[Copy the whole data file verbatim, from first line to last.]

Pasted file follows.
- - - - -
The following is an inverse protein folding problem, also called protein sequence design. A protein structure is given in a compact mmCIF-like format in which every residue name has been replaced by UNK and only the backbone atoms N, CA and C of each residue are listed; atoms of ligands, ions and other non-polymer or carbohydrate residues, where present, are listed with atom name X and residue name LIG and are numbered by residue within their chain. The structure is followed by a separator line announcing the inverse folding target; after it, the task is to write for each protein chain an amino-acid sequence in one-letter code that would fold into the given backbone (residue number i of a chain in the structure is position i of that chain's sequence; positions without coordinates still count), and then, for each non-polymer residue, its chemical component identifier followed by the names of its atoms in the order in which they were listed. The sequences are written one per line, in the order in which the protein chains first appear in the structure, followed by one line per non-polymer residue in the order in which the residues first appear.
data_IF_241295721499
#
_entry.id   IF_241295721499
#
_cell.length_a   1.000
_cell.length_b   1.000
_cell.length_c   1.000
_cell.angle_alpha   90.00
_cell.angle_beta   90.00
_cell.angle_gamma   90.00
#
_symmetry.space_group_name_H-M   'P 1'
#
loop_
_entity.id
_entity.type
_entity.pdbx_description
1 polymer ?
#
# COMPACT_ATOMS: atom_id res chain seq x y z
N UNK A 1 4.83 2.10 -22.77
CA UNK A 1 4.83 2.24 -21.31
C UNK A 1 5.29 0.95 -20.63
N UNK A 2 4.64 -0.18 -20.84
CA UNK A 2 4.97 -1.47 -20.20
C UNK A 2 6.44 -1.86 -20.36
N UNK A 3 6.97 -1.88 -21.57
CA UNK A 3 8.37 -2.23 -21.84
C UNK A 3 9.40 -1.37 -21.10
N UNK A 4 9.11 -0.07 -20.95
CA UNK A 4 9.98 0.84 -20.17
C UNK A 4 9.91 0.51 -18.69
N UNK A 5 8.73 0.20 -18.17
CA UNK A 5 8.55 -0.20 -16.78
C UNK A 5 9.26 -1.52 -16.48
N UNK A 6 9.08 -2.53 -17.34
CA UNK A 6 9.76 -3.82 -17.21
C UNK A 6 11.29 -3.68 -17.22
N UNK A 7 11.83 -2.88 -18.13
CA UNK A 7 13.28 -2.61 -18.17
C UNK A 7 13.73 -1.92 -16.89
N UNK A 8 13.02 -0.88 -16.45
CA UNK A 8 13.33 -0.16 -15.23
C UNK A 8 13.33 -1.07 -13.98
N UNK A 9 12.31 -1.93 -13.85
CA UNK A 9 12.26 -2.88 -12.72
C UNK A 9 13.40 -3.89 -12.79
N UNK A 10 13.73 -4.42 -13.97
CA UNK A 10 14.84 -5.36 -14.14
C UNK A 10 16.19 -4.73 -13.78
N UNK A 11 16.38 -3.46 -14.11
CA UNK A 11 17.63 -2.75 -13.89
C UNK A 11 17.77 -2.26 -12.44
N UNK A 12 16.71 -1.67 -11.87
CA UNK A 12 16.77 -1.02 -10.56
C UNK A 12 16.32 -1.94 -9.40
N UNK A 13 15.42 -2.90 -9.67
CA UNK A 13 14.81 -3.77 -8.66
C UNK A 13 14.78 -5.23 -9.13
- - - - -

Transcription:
The following is an inverse protein folding problem, also called protein sequence design. A protein structure is given in a compact mmCIF-like format in which every residue name has been replaced by UNK and only the backbone atoms N, CA and C of each residue are listed; atoms of ligands, ions and other non-polymer or carbohydrate residues, where present, are listed with atom name X and residue name LIG and are numbered by residue within their chain. The structure is followed by a separator line announcing the inverse folding target; after it, the task is to write for each protein chain an amino-acid sequence in one-letter code that would fold into the given backbone (residue number i of a chain in the structure is position i of that chain's sequence; positions without coordinates still count), and then, for each non-polymer residue, its chemical component identifier followed by the names of its atoms in the order in which they were listed. The sequences are written one per line, in the order in which the protein chains first appear in the structure, followed by one line per non-polymer residue in the order in which the residues first appear.
data_IF_241295721499
#
_entry.id   IF_241295721499
#
_cell.length_a   1.000
_cell.length_b   1.000
_cell.length_c   1.000
_cell.angle_alpha   90.00
_cell.angle_beta   90.00
_cell.angle_gamma   90.00
#
_symmetry.space_group_name_H-M   'P 1'
#
loop_
_entity.id
_entity.type
_entity.pdbx_description
1 polymer ?
#
# COMPACT_ATOMS: atom_id res chain seq x y z
N UNK A 1 4.83 2.10 -22.77
CA UNK A 1 4.83 2.24 -21.31
C UNK A 1 5.29 0.95 -20.63
N UNK A 2 4.64 -0.18 -20.84
CA UNK A 2 4.97 -1.47 -20.20
C UNK A 2 6.44 -1.86 -20.36
N UNK A 3 6.97 -1.88 -21.57
CA UNK A 3 8.37 -2.23 -21.84
C UNK A 3 9.40 -1.37 -21.10
N UNK A 4 9.11 -0.07 -20.95
CA UNK A 4 9.98 0.84 -20.17
C UNK A 4 9.91 0.51 -18.69
N UNK A 5 8.73 0.20 -18.17
CA UNK A 5 8.55 -0.20 -16.78
C UNK A 5 9.26 -1.52 -16.48
N UNK A 6 9.08 -2.53 -17.34
CA UNK A 6 9.76 -3.82 -17.21
C UNK A 6 11.29 -3.68 -17.22
N UNK A 7 11.83 -2.88 -18.13
CA UNK A 7 13.28 -2.61 -18.17
C UNK A 7 13.73 -1.92 -16.89
N UNK A 8 13.02 -0.88 -16.45
CA UNK A 8 13.33 -0.16 -15.23
C UNK A 8 13.33 -1.07 -13.98
N UNK A 9 12.31 -1.93 -13.85
CA UNK A 9 12.26 -2.88 -12.72
C UNK A 9 13.40 -3.89 -12.79
N UNK A 10 13.73 -4.42 -13.97
CA UNK A 10 14.84 -5.36 -14.14
C UNK A 10 16.19 -4.73 -13.78
N UNK A 11 16.38 -3.46 -14.11
CA UNK A 11 17.63 -2.75 -13.89
C UNK A 11 17.77 -2.26 -12.44
N UNK A 12 16.71 -1.67 -11.87
CA UNK A 12 16.77 -1.02 -10.56
C UNK A 12 16.32 -1.94 -9.40
N UNK A 13 15.42 -2.90 -9.67
CA UNK A 13 14.81 -3.77 -8.66
C UNK A 13 14.78 -5.23 -9.13